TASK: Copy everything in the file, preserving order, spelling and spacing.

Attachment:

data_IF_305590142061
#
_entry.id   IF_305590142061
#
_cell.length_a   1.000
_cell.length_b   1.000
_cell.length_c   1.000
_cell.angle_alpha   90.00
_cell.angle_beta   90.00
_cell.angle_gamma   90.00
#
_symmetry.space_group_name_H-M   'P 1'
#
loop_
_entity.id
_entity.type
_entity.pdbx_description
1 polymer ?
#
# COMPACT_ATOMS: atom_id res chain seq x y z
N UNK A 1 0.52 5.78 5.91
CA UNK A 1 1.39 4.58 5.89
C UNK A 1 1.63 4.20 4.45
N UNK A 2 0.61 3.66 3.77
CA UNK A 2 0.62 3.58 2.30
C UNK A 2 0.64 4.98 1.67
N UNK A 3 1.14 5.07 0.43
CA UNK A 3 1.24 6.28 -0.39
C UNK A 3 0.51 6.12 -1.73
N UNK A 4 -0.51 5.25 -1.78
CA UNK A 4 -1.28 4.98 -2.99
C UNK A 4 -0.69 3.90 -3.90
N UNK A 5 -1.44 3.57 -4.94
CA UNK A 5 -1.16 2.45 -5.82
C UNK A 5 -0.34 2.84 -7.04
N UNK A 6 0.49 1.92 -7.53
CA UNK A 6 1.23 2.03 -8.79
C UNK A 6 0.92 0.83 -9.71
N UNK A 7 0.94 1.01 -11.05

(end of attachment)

data_IF_305590142061
#
_entry.id   IF_305590142061
#
_cell.length_a   1.000
_cell.length_b   1.000
_cell.length_c   1.000
_cell.angle_alpha   90.00
_cell.angle_beta   90.00
_cell.angle_gamma   90.00
#
_symmetry.space_group_name_H-M   'P 1'
#
loop_
_entity.id
_entity.type
_entity.pdbx_description
1 polymer ?
#
# COMPACT_ATOMS: atom_id res chain seq x y z
N UNK A 1 0.52 5.78 5.91
CA UNK A 1 1.39 4.58 5.89
C UNK A 1 1.63 4.20 4.45
N UNK A 2 0.61 3.66 3.77
CA UNK A 2 0.62 3.58 2.30
C UNK A 2 0.64 4.98 1.67
N UNK A 3 1.14 5.07 0.43
CA UNK A 3 1.24 6.28 -0.39
C UNK A 3 0.51 6.12 -1.73
N UNK A 4 -0.51 5.25 -1.78
CA UNK A 4 -1.28 4.98 -2.99
C UNK A 4 -0.69 3.90 -3.90
N UNK A 5 -1.44 3.57 -4.94
CA UNK A 5 -1.16 2.45 -5.82
C UNK A 5 -0.34 2.84 -7.04
N UNK A 6 0.49 1.92 -7.53
CA UNK A 6 1.23 2.03 -8.79
C UNK A 6 0.92 0.83 -9.71
N UNK A 7 0.94 1.01 -11.05